The post “To Identify and UNDERstand is to know Why (and How) to WITHstand. (Public’s Assigned Place on the Tax Continuum Pecking Order, [from “Do You Know Your ABA, APA…?” Oct. 2014 Post Update]“(case-sensitive shortlink this time ends “-7dX”,) talks about conversations we (the public) should be having as part of normal basic, understanding of life in this country.  These conversations ideally should be with each other in places where we can view the same visuals, charts, and discuss them ideally face to face and ongoing, and with our own families or partners, or friends.  BUT, we have been conditioned NOT to talk about these things, and become focused and engrossed on other things instead.

Business owners who operated in this manner would go under, or get taken over because they are not paying attention to their bottom lines, or the current marketplace and climate — or finding and listening to others who can tell the truth about it.

This information IS “the bottom line” for people living here and subject to taxation, policies, conditions created by various entities, and propaganda, where it may be propaganda, about the where IS that bottom line, really — as a basis for setting future policy.

These more people should be having with each other are talks about money which take into account how the government sector interacts with the public (through taxation and tax-exemption), what’s done with tax receipts (how it’s shown in reports versus portrayed on the media), and how government entities differ from business entities organized under the same governments (guess which one is really on top?).  These conversations cannot occur without at least some basic vocabulary and a bit of “practice.”  That “practice” has to include some financial statements and tax return reading.

I have some very smart, articulate, well-educated friends, who I continue to respect.  Some may say they are no good with numbers, their minds don’t work that way.  How much of this is nature or nurture (or lack of nurture when it come to basic math) isn’t my business.

I realize some people are visual learners, but I refuse to believe there are not more people who are capable of thinking conceptually AND capable of comprehending consequences of having had significant information about how our own governments operate using their financial statements being withheld from the average person, and from open, and frequent discussion on-line and in social media.

Carl Herman, “Nonpartisan examiner” 7/3/2011, leading quotes (after link to a video) in “Debt-damned economics: Learn monetary reform or kiss your assets goodbye (Pt. 1 of 2)”. Accessible also from his article on the $600B fund that can’t fund $27B pension obligations, (below).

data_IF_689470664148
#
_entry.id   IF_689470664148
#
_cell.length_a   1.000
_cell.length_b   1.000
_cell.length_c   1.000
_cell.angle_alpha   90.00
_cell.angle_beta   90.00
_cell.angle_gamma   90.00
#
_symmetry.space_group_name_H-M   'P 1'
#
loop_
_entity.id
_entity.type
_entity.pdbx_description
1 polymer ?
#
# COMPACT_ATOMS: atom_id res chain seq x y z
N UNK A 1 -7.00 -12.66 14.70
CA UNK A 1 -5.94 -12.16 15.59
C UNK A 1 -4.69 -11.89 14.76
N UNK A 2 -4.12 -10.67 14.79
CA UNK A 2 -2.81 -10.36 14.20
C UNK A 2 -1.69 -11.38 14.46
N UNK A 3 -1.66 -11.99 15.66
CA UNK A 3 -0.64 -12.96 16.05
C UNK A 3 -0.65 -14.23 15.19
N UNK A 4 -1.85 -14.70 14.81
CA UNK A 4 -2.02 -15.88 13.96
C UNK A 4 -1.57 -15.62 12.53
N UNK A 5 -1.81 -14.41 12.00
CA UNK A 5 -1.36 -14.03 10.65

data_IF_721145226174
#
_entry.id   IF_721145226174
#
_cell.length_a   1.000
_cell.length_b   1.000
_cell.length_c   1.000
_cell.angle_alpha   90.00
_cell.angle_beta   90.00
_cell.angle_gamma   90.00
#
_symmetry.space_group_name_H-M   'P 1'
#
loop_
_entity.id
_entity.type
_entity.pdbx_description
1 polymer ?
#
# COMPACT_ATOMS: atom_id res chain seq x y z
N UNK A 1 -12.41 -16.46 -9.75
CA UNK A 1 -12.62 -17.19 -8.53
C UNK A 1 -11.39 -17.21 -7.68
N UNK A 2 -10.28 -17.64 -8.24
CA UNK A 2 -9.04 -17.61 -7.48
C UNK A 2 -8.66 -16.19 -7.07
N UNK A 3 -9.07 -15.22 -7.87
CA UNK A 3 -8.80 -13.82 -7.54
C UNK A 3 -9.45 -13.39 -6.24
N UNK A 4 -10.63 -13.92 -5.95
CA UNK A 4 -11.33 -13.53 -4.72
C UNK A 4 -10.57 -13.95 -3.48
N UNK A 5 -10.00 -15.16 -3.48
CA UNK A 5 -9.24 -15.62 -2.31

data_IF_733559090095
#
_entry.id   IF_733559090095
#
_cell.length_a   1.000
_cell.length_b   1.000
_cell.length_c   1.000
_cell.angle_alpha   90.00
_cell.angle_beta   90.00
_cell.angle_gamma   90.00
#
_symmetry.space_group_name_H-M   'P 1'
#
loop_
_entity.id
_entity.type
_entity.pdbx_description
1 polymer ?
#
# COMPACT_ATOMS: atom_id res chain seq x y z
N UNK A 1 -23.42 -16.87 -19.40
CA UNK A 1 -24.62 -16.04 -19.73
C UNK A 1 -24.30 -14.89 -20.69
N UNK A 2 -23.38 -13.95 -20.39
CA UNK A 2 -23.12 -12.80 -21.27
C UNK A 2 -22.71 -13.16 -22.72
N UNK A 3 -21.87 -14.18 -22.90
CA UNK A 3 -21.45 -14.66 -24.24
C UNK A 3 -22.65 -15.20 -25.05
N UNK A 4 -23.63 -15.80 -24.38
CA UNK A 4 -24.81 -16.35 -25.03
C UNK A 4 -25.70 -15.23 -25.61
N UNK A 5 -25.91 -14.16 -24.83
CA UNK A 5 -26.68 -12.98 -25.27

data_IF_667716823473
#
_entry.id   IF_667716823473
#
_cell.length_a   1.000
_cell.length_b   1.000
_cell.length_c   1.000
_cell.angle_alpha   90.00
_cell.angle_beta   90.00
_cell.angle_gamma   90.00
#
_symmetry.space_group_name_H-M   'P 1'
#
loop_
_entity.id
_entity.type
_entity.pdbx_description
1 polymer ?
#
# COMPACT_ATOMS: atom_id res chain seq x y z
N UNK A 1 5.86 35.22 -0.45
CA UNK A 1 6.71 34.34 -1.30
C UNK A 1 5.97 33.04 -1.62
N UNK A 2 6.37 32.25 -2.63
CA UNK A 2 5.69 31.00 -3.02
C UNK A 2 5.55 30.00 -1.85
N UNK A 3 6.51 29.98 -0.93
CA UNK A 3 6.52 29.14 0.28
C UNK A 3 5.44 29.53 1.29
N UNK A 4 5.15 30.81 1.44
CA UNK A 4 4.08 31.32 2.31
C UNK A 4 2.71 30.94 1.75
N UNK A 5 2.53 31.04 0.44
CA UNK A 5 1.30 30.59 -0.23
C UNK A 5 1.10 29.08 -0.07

I wonder what is the psychological block to facing some of these facts, or understanding that they refer to things which often make headlines in the major media anyhow — for example, constant talk of underfunded pensions, pension liabilities making or breaking some major metropolitan city.  Again — Carl Herman (cited enough on this blog, probably on the post leading to this one) said it clearly enough and he’s not alone.  I just think he expressed it well — why hold over $600B assets (speaking of I believe CalPERS) when it doesn’t adequately fund pension contributions anyhow?  Here’s a paragraph from my lead-in post (with a little extra color for emphasis):

For an antidote, go read some Walter Burien (May 10, 2010, “Is our Government Bankrupt?…. Analogies are Fun to Use: Is the Columbian Cartel short of cocaine?“, Clint Richardson (July 20, 2013, “Detroit: The Latest Bankruptcy Lie” (hover-cursor for abstract, and read the top part, too)), or Carl Herman, who asks such questions as, “CAFR summary: if $600B ‘fund’ can’t fund $27B pension, $16B budget deficit, why have it?? (from his 2012 article) and, like the others, can also walk people through it, and has:

  • Interview: Game-changing CAFR trillions explained (Feb. 14, 2014)….These astounding funds are disclosed in official Comprehensive Annual Financial Reports (CAFRs). Government and media “leaders” claiming no options but austerity while failing to honestly communicate surplus trillions is OBVIOUS criminal financial fraud . .

So, this post starts with a slight overlap (naming the five posts and reminding us to go check out the FMS Treasury.gov website (and/or its redirect) to view some reports.

Expanding on that commentary from Burien (2010) above, he gives an analogy (other than the rhetorical response — “Is the Columbian cartel short of cocaine?” which seems a good analogy for the situation! I added a screenprint, then a quote:
Read the rest of this entry »